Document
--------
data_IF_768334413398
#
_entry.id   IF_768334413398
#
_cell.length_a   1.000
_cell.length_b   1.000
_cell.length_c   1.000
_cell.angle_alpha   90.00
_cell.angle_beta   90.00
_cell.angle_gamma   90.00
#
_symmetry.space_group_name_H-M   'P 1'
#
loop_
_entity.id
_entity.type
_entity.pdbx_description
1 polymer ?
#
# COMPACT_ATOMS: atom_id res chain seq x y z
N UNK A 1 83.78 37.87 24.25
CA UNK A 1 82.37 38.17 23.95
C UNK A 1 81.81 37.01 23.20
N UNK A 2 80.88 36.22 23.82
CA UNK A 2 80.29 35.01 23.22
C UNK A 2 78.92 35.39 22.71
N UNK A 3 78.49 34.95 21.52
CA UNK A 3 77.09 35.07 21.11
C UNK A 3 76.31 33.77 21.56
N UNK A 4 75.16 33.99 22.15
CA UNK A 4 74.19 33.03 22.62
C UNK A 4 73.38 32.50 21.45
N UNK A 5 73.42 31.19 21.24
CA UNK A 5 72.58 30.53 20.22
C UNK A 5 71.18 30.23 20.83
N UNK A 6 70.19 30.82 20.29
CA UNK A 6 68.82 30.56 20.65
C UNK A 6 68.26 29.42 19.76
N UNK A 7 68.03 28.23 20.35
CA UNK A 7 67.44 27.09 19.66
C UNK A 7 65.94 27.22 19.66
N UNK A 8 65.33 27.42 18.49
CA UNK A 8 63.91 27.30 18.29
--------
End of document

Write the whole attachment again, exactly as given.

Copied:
data_IF_768334413398
#
_entry.id   IF_768334413398
#
_cell.length_a   1.000
_cell.length_b   1.000
_cell.length_c   1.000
_cell.angle_alpha   90.00
_cell.angle_beta   90.00
_cell.angle_gamma   90.00
#
_symmetry.space_group_name_H-M   'P 1'
#
loop_
_entity.id
_entity.type
_entity.pdbx_description
1 polymer ?
#
# COMPACT_ATOMS: atom_id res chain seq x y z
N UNK A 1 83.78 37.87 24.25
CA UNK A 1 82.37 38.17 23.95
C UNK A 1 81.81 37.01 23.20
N UNK A 2 80.88 36.22 23.82
CA UNK A 2 80.29 35.01 23.22
C UNK A 2 78.92 35.39 22.71
N UNK A 3 78.49 34.95 21.52
CA UNK A 3 77.09 35.07 21.11
C UNK A 3 76.31 33.77 21.56
N UNK A 4 75.16 33.99 22.15
CA UNK A 4 74.19 33.03 22.62
C UNK A 4 73.38 32.50 21.45
N UNK A 5 73.42 31.19 21.24
CA UNK A 5 72.58 30.53 20.22
C UNK A 5 71.18 30.23 20.83
N UNK A 6 70.19 30.82 20.29
CA UNK A 6 68.82 30.56 20.65
C UNK A 6 68.26 29.42 19.76
N UNK A 7 68.03 28.23 20.35
CA UNK A 7 67.44 27.09 19.66
C UNK A 7 65.94 27.22 19.66
N UNK A 8 65.33 27.42 18.49
CA UNK A 8 63.91 27.30 18.29